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New Grading Scheme Would Ease Stress

I must say that I am puzzled by Raajnish A. Chitaley's conclusion that a more precise grading system would produce more stress ["Faculty Should Delay Decision on New Grading System," Jan. 25, 1995 ]. A grading system allowing professors to give more accurate grades shouldn't produce more stress than one in which those on the borderline must constantly wonder if they will be placed "high" or "low."

I would rather know that if I am solidly borderline I will get a borderline grade, such as A/B, which accurately represents my work than to be placed in the B category just because I was one below the cutoff. And the grading will probably average out in the end. In one case I might have been pushed to the A level, and in another case to the B level. If in a new grading system both those grades would be A/B, and if an A/B is a 4.5, then I'd still have a 4.5 average either way. Furthermore, my transcript would show work that is "almost A level" instead of work that is solidly B level.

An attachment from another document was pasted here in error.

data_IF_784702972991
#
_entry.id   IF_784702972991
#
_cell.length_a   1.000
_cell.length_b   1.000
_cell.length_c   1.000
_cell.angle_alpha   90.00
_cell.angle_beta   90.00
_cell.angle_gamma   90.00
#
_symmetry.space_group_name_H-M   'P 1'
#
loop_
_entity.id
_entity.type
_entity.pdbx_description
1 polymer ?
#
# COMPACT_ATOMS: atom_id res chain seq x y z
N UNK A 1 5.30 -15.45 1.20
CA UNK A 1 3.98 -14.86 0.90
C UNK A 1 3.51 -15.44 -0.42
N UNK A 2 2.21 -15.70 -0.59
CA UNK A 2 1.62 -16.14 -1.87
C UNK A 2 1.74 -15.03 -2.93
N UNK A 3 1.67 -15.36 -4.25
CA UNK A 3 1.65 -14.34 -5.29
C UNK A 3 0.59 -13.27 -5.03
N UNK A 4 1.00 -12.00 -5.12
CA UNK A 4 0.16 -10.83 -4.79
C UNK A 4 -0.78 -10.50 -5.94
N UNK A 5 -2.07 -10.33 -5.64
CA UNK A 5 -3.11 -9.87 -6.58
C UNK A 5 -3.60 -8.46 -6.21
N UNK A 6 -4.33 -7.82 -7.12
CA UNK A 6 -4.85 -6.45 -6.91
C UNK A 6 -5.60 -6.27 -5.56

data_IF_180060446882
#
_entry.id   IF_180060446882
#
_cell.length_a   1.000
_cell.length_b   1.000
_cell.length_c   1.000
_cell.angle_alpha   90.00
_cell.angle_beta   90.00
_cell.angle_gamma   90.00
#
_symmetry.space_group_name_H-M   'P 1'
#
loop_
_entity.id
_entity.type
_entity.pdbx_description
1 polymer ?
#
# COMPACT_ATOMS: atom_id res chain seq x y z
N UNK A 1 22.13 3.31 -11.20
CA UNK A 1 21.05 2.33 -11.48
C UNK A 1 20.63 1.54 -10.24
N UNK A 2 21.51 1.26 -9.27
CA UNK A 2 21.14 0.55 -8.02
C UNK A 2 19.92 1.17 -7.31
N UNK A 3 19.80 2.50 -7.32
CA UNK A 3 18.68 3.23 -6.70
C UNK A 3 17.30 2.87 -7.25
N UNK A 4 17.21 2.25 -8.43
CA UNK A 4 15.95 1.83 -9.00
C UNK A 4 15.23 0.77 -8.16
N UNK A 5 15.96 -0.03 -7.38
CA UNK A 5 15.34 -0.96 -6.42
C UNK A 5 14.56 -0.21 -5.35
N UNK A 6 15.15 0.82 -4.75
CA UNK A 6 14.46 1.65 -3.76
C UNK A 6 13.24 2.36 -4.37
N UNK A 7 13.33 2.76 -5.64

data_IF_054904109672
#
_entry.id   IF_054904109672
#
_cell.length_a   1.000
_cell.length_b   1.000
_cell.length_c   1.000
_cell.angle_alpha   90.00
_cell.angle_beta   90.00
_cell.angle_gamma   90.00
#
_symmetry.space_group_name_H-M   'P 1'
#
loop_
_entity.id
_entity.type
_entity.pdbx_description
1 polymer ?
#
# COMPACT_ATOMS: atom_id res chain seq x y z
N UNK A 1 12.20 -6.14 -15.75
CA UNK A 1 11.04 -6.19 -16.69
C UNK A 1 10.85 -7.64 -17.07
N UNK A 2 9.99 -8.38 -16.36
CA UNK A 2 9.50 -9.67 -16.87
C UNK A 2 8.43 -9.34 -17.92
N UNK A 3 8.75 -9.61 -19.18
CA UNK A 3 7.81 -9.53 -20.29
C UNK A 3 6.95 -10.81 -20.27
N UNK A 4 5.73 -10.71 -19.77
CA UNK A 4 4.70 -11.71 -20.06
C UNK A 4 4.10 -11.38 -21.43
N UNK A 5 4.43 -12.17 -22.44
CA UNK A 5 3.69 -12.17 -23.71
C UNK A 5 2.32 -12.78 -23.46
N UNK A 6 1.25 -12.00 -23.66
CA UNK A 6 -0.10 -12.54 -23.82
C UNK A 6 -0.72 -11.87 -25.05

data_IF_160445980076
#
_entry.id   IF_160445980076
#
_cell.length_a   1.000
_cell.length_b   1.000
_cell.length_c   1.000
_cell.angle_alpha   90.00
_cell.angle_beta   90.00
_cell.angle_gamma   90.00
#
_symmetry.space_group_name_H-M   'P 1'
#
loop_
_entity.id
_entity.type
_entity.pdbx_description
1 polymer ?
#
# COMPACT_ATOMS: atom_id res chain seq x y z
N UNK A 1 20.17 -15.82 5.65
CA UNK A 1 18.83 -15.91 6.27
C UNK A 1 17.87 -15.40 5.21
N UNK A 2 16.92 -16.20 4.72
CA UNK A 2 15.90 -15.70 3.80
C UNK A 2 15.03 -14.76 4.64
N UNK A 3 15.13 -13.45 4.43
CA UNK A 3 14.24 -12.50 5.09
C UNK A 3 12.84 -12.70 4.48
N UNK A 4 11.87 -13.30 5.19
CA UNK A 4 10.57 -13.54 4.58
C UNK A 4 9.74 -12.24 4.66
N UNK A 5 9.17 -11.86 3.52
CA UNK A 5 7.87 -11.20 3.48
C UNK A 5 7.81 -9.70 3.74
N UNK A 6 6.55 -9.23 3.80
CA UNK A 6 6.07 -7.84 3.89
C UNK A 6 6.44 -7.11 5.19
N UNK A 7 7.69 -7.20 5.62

Chitaley says, "The fact is that we all like to compete. ... Given the opportunity to fight for that extra half grade, we will." I disagree. From what I have seen, MIT is no where near as competitive as other colleges. Many people are fighting to learn the material, not fighting to beat their next door neighbor's score. And that is why MIT students are willing to help each other.

These students would be better suited with an honest grade than with the stress of knowing that one problem set, one lab, or one bad quiz could lose them an entire grade point. The only people a new grading system would hurt are the 5.0's because they're more likely to get less than a 5.0. I hope that we will not forsake the majority of the MIT community to help the grade point averages of those few people who are borderline 5.0.

I must agree on one point that Chitaley made. The administration should have made it clear that such a system was up for consideration. This system affects more than the people who happened to receive surveys. This, and many other issues we have seen this year, show the desperate need for a way for the administration to communicate with the student body as a whole, not just a select few students.

Theresa V. Iuzzolino '95